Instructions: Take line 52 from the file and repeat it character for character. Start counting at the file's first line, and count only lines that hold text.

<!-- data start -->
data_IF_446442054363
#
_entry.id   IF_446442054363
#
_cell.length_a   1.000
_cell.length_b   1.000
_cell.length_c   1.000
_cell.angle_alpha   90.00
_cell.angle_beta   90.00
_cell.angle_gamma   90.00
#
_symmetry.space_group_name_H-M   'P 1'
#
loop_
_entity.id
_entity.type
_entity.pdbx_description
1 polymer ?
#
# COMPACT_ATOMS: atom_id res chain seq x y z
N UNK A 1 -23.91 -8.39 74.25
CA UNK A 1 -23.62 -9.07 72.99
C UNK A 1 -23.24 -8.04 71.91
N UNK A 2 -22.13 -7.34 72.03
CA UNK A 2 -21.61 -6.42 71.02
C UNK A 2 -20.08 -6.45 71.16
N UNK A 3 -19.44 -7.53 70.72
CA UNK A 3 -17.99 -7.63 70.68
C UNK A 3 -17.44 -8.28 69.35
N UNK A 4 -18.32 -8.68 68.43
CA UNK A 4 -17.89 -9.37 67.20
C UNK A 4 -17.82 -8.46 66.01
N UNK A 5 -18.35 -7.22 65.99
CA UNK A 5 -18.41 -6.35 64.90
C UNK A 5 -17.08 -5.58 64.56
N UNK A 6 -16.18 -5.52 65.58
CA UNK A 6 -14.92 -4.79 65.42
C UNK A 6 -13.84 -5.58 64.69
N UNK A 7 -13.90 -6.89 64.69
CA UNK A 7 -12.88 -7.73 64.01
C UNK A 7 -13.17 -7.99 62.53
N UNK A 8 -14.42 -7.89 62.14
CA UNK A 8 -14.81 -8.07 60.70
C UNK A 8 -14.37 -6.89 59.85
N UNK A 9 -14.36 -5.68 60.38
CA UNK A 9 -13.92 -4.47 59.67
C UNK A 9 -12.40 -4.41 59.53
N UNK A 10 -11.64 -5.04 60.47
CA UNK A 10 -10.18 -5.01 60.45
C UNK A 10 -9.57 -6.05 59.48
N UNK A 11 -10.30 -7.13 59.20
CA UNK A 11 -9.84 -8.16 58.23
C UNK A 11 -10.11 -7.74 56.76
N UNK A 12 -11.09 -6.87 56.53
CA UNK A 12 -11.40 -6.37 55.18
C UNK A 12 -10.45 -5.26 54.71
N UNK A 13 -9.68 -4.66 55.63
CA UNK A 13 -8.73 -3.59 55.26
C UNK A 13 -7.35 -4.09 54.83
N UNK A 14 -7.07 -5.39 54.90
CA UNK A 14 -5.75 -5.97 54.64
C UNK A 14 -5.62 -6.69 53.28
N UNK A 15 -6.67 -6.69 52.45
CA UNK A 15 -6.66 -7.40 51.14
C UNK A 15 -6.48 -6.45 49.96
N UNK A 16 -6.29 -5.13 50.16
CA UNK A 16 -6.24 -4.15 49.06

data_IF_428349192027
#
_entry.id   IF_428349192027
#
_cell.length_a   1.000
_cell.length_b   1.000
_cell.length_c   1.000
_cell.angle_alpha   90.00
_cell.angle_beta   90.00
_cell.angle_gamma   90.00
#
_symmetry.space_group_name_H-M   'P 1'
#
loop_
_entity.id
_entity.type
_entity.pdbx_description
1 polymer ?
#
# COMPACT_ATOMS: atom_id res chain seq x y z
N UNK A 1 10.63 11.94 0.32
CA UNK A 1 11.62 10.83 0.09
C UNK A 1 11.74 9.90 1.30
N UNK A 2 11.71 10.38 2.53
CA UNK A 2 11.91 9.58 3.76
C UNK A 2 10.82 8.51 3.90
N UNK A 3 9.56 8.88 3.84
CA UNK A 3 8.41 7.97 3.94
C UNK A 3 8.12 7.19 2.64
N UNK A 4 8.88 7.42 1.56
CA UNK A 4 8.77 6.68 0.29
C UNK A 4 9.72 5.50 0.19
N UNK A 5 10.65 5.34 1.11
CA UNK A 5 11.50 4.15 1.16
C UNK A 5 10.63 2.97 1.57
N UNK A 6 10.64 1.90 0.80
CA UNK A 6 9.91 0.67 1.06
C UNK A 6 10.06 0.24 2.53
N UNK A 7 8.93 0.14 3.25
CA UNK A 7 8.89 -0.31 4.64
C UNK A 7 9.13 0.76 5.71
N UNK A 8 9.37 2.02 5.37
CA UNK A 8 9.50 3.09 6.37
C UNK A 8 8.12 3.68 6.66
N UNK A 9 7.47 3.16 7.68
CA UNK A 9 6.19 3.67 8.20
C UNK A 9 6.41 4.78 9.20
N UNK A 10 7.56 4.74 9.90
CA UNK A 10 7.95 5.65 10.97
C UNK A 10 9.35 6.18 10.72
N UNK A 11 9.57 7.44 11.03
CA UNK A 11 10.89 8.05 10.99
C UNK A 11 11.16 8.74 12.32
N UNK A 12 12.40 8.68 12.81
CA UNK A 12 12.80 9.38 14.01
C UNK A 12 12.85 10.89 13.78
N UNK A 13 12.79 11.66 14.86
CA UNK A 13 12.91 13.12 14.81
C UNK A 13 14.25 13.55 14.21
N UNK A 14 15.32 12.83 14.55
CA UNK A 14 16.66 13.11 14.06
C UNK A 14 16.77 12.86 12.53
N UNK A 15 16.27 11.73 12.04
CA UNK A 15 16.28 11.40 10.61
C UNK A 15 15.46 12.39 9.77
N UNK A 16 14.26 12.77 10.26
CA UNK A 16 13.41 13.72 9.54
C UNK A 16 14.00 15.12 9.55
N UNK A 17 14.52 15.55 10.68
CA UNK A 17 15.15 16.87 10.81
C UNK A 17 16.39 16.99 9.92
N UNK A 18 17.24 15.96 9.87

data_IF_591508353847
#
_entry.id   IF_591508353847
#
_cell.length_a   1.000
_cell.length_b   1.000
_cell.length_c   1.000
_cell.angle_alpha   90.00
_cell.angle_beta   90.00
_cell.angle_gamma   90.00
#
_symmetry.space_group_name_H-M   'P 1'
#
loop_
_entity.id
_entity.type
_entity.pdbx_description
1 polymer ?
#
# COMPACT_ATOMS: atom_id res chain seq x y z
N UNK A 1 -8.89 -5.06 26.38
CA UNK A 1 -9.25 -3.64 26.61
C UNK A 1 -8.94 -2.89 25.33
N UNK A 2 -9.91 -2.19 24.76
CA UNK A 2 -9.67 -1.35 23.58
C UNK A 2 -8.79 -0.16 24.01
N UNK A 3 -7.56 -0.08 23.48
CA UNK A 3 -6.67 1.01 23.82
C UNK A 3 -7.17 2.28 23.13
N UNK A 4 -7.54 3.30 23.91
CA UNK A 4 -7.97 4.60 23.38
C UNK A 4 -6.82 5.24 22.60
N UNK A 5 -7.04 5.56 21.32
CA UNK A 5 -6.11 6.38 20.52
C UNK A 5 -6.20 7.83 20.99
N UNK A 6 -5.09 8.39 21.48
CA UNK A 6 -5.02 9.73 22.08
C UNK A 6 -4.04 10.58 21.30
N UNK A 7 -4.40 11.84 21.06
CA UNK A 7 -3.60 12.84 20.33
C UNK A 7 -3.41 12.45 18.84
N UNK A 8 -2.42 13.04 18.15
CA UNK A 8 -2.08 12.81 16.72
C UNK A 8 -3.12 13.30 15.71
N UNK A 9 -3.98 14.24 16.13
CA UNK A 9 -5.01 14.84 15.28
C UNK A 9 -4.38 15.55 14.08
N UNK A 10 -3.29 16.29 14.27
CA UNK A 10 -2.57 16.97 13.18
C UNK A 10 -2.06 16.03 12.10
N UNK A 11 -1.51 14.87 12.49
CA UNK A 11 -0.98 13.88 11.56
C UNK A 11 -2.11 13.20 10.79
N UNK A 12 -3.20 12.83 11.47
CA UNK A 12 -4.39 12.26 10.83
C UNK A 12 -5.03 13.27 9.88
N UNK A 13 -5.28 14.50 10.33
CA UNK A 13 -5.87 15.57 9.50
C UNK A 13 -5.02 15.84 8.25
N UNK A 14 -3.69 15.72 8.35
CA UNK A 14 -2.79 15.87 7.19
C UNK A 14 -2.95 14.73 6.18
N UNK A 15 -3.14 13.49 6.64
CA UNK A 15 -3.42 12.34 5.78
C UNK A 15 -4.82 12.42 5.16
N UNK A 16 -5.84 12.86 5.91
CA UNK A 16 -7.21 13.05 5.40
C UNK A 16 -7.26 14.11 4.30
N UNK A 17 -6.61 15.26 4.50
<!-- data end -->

CA UNK A 11 -9.84 -8.16 58.23